Forum for Science, Industry and Business

Sponsored by:     3M 
Search our Site:

 

Where will grizzly bears roam?

22.06.2011
Wildlife Conservation Society scientist assessesconservation value of 1.3 million acres of roadless public land in Montana's Crown of the Continent Ecosystem

The independent assessment, written by WCS Senior Conservation Scientist Dr. John Weaver, is a compilation and synthesis of the latest information on these species – and how climate change may affect them – from 30 biologists in the region and from nearly 300 scientific papers. In addition, Weaver spent four months hiking and riding horseback through these remote roadless areas to evaluate their importance for conservation.

The Crown of the Continent is a trans-border ecosystem of dramatic landscapes, pristine water sources, and diverse wildlife that stretches more than 250 miles along the Rocky Mountains from Glacier National Park-Bob Marshall Wilderness in Montana north to the Canadian Rockies. Weaver focused his assessment on public lands in the Montana portion –one of the most spectacular and intact ecosystems remaining in the lower 48 states. Since 1910 when Glacier National Park was established, citizens and government representatives have worked hard to protect the core wildlands and wildlife in this region.

"These visionary leaders left a great gift and remarkable legacy," said Dr. Weaver, "But new data and emerging threats like climate change indicate it may not have been enough. There is a rare opportunity now to complete the legacy of conservation for present and future generations."

Weaver added: "To help vulnerable fish and wildlife cope with new challenges, we need to build upon existing protected areas and enhance connectivity across diverse habitats."

Accordingly, Weaver mapped the distribution of six species: grizzly bear, wolverine, mountain goat, bighorn sheep, bull trout, and westslope cutthroat trout, and identified their current and future habitats and the connections between them.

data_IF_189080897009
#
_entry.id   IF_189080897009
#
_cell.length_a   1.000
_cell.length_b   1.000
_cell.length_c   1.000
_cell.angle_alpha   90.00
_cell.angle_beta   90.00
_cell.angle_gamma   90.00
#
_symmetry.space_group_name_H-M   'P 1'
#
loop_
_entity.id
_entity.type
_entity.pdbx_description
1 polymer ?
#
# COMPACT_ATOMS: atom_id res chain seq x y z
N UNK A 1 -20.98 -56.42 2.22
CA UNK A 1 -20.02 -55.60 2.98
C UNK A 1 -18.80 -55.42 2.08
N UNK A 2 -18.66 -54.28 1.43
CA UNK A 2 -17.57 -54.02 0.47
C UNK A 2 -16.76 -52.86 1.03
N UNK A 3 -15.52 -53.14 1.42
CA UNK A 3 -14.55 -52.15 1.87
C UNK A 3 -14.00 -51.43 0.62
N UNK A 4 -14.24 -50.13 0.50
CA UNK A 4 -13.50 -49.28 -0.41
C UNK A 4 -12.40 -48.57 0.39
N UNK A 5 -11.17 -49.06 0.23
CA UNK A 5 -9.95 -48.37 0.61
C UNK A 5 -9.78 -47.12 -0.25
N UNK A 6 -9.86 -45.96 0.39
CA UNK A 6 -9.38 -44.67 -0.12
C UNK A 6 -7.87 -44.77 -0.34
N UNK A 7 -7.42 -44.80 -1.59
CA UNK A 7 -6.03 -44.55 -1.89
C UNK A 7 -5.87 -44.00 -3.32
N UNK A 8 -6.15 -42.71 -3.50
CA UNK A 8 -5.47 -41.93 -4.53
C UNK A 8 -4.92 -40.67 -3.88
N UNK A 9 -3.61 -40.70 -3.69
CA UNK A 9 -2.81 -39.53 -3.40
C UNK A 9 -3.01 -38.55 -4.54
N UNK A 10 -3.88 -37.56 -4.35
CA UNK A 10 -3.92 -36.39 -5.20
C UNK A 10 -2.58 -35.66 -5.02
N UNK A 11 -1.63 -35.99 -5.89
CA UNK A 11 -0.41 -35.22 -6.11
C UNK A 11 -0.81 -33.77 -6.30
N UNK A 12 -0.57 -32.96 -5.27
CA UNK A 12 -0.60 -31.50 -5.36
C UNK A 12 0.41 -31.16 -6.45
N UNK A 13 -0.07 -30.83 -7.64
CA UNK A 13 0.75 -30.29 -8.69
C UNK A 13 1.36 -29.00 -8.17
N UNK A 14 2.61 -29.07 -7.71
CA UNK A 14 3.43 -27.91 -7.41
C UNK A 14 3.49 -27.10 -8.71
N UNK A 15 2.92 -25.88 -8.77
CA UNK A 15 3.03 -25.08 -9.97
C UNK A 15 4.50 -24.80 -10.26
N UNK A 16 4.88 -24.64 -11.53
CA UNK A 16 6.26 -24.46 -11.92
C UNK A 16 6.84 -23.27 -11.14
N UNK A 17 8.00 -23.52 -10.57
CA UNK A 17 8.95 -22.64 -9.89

For example, native bull trout require colder water than other fish, especially for spawning and survival of young fry. With streams warming due to climate change, protection of clear, cold, and well-connected streams at higher elevations may provide refuge for this threatened species. The rare wolverine relies upon snow in the high country for denning and rearing young during spring, but warmer winters in the future may result in less snowpack. In his report, Weaver mapped current and future suitable habitat for wolverine based upon studies by fellow WCS researcher Robert Inman.

Using these maps, Weaver scored and ranked the relative importance of the remaining roadless areas in the Crown of the Continent in Montana. He recommends that 888,000 acres (67 percent of the roadless lands) be added to the National Wilderness system to guarantee the most secure protection. Another 310,000 acres (23 percent) would be managed as 'Backcountry' for non-motorized recreation and conservation. The remaining 10 percent has lower value for these fish and wildlife species.

Weaver said "These conservation actions would better protect year-round habitats for these vulnerable species, safeguard genetic integrity, enhance connectivity between key areas, and provide options for movement in response to climate change."

WCS North America Program Director Dr Jodi Hilty said "The Crown of the Continent Ecosystem is one of the great wild landscapes remaining in the world. We believe that Dr. Weaver's unique synthesis and comprehensive report will provide critical information for those discussing and deciding the future of the Crown."

Scott Smith | EurekAlert!
Further information:
http://www.wcs.org

Further reports about: Conservation Science Continent Crown Glacier Weaver Wilderness ecosystem water source

More articles from Ecology, The Environment and Conservation:

nachricht A new indicator for marine ecosystem changes: the diatom/dinoflagellate index